Paddy Carlton

Paddy Carlton’s imagery reflects the richness of his cultural connection and love of traditional country. Developed over many years of arts practice his stylistic repertoire became increasing simplified with compositions of strong iconic forms and occassional delicate dotting against often dense backgrounds. His signature “Lightning Men” images usually only painted during the “build up storms” were preceded by hours of singing of his country -Booloobooloobi. As a senior artist, Paddy Carlton, has demonstrated his vast cultural knowledge, connection to country and significant status as a senior law man through artworks that explored increasingly distilled cultural energies into two dimensional form. As the key artist and mentor for Waringarri Arts, Paddy contributed significant leadership. He was a senior elder and law man of the Miriwoong Gadgerriwoong community and held significant status across the east Kimberley region. Born in country called Goordamangoo on Legune Station in the Northern Territory, he grew up in the 20s and 30s which was known as the wild times or killing times when white station hands and police were shooting Aboriginal people. Paddy worked on a number of stations as a stockman and takes his gadiya (European) surname from Carlton Hill Station. Paddy remembered participating in cave painting and being taught painting techniques by his elders in the country around Legune and Bullo River Stations in the N.T. As an artist he maintained and developed the techniques learnt as a boy. Paddy Carlton was a visionary committed to sharing the importance of Miriwoong Gadjerriwoong culture with anthropolgists, educators, linguists, native title and most importantly his own family and community. In describing his work he has said: ‘My father and the old people taught me how to paint when I was young. I painted on cave walls and did body painting for ceremonies and dancing. I like to paint. It gives me a good feeling in my heart. I do this so that my people can know the stories so that those stories won’t get lost.’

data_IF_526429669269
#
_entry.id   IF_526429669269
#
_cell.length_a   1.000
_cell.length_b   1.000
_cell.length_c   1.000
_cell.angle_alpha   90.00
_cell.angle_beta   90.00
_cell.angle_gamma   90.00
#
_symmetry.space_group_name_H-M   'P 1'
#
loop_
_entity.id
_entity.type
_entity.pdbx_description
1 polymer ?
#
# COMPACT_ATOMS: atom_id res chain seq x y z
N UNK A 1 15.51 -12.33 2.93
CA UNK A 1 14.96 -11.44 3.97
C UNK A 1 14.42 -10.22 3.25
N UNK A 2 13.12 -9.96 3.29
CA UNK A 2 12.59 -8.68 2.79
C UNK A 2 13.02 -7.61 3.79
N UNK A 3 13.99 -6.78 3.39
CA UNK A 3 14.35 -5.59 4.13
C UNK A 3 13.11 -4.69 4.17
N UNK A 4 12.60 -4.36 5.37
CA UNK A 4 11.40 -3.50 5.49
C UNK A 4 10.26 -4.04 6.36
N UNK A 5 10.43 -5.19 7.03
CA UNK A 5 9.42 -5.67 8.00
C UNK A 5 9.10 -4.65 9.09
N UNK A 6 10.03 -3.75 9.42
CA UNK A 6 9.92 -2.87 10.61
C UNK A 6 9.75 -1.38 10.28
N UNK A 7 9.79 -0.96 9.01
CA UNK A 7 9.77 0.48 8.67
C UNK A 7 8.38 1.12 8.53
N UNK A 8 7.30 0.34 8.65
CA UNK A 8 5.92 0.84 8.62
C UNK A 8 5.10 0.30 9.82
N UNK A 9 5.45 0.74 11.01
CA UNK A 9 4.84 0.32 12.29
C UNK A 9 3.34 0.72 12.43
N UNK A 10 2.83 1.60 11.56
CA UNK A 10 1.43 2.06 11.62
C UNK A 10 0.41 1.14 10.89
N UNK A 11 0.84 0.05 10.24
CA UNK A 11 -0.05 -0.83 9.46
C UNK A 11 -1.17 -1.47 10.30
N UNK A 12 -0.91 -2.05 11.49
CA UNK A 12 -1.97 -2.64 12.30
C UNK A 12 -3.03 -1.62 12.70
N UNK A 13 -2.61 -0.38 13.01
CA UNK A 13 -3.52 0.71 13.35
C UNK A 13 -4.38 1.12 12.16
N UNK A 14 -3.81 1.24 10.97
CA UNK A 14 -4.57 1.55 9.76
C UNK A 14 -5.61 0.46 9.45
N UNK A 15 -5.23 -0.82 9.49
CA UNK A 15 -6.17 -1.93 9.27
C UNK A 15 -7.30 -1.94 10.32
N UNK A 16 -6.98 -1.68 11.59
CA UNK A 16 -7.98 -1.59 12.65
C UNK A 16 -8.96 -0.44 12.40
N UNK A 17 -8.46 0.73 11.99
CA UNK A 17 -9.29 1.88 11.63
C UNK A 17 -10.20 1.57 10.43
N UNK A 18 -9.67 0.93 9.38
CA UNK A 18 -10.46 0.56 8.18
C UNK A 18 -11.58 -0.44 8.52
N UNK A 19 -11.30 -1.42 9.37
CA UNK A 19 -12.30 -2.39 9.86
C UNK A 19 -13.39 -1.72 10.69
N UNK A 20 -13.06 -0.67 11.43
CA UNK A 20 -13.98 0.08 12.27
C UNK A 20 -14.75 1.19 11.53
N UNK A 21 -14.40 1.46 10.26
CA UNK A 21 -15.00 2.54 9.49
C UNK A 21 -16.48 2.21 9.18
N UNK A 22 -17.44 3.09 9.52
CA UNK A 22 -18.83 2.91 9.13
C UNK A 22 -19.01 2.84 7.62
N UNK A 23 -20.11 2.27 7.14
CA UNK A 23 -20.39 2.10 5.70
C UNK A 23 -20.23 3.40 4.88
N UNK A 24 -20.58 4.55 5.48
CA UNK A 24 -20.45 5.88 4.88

Paddy Calrton’s work is represented in significant collections and is a revered artist within the Kimberley.